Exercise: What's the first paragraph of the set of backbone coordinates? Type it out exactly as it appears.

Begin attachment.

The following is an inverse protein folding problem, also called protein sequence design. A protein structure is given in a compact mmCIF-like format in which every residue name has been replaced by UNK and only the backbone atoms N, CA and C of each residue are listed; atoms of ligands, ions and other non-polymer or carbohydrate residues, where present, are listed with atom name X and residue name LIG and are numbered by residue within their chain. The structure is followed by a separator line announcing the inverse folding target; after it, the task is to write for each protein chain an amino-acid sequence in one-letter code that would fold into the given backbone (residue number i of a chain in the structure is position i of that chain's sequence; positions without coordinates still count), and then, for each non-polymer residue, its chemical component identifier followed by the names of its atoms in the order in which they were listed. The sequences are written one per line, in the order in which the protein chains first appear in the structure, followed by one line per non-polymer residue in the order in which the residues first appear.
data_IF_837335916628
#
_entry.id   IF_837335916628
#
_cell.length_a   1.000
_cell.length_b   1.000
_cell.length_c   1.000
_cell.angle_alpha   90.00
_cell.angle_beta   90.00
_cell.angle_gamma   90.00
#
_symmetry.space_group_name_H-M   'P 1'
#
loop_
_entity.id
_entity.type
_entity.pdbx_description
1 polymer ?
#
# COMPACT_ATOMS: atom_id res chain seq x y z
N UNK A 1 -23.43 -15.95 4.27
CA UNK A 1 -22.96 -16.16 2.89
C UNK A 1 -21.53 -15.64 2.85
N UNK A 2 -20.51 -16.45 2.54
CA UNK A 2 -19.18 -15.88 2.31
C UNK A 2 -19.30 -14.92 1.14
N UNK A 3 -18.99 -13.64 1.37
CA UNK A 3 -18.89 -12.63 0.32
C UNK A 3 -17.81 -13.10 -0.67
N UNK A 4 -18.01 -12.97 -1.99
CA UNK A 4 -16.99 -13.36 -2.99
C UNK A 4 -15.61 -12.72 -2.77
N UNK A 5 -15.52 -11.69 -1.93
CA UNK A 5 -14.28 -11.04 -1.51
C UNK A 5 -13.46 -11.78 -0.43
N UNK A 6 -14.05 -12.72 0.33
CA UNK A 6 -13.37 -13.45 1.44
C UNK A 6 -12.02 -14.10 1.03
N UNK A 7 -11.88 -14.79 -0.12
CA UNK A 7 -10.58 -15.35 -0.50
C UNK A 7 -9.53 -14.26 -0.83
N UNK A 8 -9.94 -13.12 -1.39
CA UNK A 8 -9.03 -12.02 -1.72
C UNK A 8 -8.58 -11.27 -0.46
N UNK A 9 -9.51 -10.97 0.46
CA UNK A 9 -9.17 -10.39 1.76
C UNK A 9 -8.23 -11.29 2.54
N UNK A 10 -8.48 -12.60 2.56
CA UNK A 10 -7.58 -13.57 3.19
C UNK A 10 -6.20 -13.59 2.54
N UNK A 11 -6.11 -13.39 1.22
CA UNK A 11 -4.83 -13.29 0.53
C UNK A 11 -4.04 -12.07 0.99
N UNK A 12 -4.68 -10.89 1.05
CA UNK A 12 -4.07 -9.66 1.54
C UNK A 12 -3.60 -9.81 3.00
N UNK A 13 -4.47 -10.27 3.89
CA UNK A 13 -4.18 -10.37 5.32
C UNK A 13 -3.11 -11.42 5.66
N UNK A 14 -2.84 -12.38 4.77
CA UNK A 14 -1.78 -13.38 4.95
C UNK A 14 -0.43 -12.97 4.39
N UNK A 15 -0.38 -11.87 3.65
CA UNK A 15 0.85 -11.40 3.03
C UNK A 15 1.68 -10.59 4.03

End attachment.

The following is an inverse protein folding problem, also called protein sequence design. A protein structure is given in a compact mmCIF-like format in which every residue name has been replaced by UNK and only the backbone atoms N, CA and C of each residue are listed; atoms of ligands, ions and other non-polymer or carbohydrate residues, where present, are listed with atom name X and residue name LIG and are numbered by residue within their chain. The structure is followed by a separator line announcing the inverse folding target; after it, the task is to write for each protein chain an amino-acid sequence in one-letter code that would fold into the given backbone (residue number i of a chain in the structure is position i of that chain's sequence; positions without coordinates still count), and then, for each non-polymer residue, its chemical component identifier followed by the names of its atoms in the order in which they were listed. The sequences are written one per line, in the order in which the protein chains first appear in the structure, followed by one line per non-polymer residue in the order in which the residues first appear.